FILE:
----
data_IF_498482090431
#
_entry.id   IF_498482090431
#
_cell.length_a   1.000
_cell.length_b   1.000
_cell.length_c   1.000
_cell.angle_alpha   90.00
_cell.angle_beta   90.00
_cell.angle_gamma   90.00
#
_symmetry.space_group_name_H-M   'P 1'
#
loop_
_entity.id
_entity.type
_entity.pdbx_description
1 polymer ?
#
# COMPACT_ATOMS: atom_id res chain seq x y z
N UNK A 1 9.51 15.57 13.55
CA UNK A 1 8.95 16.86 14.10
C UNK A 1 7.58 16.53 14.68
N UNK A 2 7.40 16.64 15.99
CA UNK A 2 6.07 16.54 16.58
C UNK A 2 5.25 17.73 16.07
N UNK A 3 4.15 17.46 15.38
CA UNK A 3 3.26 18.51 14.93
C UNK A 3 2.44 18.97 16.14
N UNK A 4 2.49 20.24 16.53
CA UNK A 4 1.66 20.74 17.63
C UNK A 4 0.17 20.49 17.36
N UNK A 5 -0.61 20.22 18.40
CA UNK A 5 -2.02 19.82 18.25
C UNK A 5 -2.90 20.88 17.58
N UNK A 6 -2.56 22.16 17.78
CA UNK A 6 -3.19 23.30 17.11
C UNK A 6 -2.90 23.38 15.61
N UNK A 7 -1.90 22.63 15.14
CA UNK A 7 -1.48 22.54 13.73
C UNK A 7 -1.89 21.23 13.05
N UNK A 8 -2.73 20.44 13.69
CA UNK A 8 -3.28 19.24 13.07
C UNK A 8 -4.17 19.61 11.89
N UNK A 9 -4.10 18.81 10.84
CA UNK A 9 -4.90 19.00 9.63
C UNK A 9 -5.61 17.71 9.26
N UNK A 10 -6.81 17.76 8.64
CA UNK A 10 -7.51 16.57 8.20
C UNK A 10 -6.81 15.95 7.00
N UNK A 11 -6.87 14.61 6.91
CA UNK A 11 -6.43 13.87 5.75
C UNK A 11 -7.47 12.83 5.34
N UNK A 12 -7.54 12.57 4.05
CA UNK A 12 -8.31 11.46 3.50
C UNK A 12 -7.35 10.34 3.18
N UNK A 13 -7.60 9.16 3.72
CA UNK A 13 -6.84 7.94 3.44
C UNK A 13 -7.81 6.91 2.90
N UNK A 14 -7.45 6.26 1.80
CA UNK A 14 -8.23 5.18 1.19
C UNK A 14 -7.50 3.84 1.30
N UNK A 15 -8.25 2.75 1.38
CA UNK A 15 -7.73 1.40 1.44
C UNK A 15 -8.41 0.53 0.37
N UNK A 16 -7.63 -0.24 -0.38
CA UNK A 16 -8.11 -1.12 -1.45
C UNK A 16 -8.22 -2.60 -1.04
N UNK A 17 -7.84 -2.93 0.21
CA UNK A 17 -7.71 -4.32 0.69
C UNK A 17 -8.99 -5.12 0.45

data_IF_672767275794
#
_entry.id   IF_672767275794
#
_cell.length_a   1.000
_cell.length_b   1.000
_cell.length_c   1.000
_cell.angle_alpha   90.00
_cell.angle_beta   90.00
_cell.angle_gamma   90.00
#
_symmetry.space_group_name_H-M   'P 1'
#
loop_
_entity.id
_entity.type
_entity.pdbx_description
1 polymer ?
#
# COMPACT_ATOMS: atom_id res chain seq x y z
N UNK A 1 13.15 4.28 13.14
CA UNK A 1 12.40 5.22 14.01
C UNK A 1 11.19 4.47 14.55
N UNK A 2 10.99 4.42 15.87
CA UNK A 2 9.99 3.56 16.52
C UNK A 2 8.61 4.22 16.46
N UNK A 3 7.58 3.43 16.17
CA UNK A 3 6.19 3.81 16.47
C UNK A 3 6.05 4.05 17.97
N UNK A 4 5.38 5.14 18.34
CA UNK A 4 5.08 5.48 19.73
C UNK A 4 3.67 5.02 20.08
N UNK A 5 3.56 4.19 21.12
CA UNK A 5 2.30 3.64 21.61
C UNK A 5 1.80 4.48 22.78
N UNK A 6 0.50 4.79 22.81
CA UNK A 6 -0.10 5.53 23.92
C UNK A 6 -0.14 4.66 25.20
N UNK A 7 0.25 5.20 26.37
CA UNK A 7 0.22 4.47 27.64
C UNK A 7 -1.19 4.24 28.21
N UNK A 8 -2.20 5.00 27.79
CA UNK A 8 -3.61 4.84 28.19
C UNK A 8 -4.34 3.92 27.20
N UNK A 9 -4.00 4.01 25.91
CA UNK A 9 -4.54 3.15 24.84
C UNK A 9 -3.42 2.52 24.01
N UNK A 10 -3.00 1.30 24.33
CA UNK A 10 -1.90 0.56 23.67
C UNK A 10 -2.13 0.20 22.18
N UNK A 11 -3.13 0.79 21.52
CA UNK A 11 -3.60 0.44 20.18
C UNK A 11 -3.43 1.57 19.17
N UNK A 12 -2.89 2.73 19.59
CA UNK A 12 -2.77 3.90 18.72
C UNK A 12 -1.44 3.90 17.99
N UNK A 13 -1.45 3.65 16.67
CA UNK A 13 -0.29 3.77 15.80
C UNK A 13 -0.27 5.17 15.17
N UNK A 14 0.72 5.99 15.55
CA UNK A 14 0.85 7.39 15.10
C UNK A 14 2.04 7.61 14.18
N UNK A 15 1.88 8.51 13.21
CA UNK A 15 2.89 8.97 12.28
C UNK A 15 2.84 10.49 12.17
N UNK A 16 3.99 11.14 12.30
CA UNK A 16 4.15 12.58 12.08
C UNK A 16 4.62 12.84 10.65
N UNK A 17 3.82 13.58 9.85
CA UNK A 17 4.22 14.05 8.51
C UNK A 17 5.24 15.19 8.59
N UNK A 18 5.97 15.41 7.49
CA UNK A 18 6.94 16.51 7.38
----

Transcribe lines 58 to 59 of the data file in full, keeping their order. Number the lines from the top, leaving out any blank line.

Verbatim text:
CA UNK A 13 -6.84 7.94 3.44
C UNK A 13 -7.81 6.91 2.90